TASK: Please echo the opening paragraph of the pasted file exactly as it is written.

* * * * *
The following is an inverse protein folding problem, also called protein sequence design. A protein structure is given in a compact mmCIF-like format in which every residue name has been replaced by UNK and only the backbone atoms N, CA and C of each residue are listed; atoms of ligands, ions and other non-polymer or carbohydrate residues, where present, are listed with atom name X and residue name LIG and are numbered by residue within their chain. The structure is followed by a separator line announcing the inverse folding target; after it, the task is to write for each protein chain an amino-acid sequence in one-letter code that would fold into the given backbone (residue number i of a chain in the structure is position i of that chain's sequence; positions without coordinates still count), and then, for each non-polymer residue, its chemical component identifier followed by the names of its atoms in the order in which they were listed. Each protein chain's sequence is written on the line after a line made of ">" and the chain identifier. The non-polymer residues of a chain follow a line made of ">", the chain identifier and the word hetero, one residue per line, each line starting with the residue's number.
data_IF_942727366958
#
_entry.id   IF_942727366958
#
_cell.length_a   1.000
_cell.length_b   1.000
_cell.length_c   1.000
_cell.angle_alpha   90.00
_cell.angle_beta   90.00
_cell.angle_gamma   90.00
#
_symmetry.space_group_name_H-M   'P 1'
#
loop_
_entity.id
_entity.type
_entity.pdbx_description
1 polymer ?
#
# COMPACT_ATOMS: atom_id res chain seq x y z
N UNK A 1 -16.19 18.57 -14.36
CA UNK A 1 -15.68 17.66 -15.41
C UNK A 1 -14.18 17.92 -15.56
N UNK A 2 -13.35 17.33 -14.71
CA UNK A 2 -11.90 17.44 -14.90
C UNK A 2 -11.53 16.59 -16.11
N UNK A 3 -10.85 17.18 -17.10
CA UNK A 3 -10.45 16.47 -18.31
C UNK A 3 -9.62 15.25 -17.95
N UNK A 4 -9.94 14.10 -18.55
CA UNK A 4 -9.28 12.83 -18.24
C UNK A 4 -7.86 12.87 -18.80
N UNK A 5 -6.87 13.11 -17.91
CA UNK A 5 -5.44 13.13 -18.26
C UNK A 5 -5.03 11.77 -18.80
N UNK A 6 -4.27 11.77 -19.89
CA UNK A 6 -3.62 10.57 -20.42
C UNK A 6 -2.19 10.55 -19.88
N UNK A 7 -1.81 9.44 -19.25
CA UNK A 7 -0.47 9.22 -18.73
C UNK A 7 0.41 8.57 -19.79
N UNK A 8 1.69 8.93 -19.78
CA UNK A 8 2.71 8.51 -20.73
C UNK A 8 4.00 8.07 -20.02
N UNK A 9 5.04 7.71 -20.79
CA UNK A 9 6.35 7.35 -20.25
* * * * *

The following is an inverse protein folding problem, also called protein sequence design. A protein structure is given in a compact mmCIF-like format in which every residue name has been replaced by UNK and only the backbone atoms N, CA and C of each residue are listed; atoms of ligands, ions and other non-polymer or carbohydrate residues, where present, are listed with atom name X and residue name LIG and are numbered by residue within their chain. The structure is followed by a separator line announcing the inverse folding target; after it, the task is to write for each protein chain an amino-acid sequence in one-letter code that would fold into the given backbone (residue number i of a chain in the structure is position i of that chain's sequence; positions without coordinates still count), and then, for each non-polymer residue, its chemical component identifier followed by the names of its atoms in the order in which they were listed. Each protein chain's sequence is written on the line after a line made of ">" and the chain identifier. The non-polymer residues of a chain follow a line made of ">", the chain identifier and the word hetero, one residue per line, each line starting with the residue's number.